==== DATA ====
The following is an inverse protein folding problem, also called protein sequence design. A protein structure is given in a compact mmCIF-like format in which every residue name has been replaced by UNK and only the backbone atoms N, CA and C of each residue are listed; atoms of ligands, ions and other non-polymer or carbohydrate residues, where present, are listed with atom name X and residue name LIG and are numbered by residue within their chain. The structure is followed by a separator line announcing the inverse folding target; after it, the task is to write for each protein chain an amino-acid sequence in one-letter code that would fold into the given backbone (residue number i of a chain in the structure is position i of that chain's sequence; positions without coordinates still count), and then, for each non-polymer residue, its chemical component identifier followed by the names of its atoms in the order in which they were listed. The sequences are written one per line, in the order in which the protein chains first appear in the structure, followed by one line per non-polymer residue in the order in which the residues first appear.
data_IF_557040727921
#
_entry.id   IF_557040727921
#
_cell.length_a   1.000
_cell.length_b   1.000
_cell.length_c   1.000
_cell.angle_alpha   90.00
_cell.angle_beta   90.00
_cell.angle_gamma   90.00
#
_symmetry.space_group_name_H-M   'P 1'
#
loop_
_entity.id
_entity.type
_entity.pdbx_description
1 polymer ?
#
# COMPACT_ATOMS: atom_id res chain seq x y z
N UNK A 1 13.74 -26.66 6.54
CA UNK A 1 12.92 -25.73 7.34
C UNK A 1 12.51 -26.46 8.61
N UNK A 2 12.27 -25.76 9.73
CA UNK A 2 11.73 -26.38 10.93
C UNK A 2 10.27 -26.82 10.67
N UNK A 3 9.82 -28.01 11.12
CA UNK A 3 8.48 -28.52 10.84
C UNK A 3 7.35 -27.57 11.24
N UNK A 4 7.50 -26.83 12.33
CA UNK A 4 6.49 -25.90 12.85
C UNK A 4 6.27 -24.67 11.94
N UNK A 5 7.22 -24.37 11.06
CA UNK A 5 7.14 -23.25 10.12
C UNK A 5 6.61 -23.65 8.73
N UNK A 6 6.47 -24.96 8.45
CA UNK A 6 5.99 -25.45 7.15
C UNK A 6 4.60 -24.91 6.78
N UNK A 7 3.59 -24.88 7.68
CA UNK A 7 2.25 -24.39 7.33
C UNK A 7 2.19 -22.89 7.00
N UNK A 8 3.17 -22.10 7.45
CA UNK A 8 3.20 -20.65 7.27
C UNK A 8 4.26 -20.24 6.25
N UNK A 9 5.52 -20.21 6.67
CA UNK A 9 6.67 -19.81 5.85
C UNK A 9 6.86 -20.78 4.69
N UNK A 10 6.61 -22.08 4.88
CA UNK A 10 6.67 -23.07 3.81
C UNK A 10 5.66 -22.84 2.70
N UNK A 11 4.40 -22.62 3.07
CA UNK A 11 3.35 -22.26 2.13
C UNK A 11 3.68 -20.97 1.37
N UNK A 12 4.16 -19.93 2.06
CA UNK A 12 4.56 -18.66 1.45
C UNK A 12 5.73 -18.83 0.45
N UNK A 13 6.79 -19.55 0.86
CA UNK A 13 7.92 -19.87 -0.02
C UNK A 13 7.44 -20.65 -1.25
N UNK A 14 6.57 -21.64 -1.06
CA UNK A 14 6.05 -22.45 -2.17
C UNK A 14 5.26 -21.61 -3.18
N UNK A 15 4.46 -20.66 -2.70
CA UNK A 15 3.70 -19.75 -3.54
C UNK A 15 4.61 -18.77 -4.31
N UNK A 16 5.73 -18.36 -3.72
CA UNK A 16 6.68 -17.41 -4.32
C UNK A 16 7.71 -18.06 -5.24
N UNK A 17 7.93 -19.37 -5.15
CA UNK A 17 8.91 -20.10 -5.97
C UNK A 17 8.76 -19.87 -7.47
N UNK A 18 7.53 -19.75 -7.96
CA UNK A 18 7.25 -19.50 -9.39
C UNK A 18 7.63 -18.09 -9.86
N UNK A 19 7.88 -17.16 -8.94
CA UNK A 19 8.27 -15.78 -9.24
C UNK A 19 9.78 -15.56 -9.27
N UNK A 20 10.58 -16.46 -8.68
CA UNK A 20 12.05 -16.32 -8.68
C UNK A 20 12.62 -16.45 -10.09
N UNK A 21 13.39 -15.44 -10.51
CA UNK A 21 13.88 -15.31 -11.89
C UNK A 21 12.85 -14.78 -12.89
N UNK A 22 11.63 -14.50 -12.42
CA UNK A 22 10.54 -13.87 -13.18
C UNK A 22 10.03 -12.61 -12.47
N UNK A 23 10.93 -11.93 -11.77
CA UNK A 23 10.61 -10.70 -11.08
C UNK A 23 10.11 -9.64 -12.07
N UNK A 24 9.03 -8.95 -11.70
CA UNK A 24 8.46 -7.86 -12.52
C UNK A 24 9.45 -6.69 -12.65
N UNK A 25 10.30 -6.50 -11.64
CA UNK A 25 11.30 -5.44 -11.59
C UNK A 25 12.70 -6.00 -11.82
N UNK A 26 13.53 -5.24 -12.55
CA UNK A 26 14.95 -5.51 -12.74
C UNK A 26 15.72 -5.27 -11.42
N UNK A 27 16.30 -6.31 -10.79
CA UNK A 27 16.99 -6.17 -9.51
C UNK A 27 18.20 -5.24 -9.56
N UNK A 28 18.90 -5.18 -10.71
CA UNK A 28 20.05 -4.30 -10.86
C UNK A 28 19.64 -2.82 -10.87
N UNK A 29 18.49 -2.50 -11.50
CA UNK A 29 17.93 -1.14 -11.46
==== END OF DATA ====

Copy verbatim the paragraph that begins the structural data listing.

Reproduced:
The following is an inverse protein folding problem, also called protein sequence design. A protein structure is given in a compact mmCIF-like format in which every residue name has been replaced by UNK and only the backbone atoms N, CA and C of each residue are listed; atoms of ligands, ions and other non-polymer or carbohydrate residues, where present, are listed with atom name X and residue name LIG and are numbered by residue within their chain. The structure is followed by a separator line announcing the inverse folding target; after it, the task is to write for each protein chain an amino-acid sequence in one-letter code that would fold into the given backbone (residue number i of a chain in the structure is position i of that chain's sequence; positions without coordinates still count), and then, for each non-polymer residue, its chemical component identifier followed by the names of its atoms in the order in which they were listed. The sequences are written one per line, in the order in which the protein chains first appear in the structure, followed by one line per non-polymer residue in the order in which the residues first appear.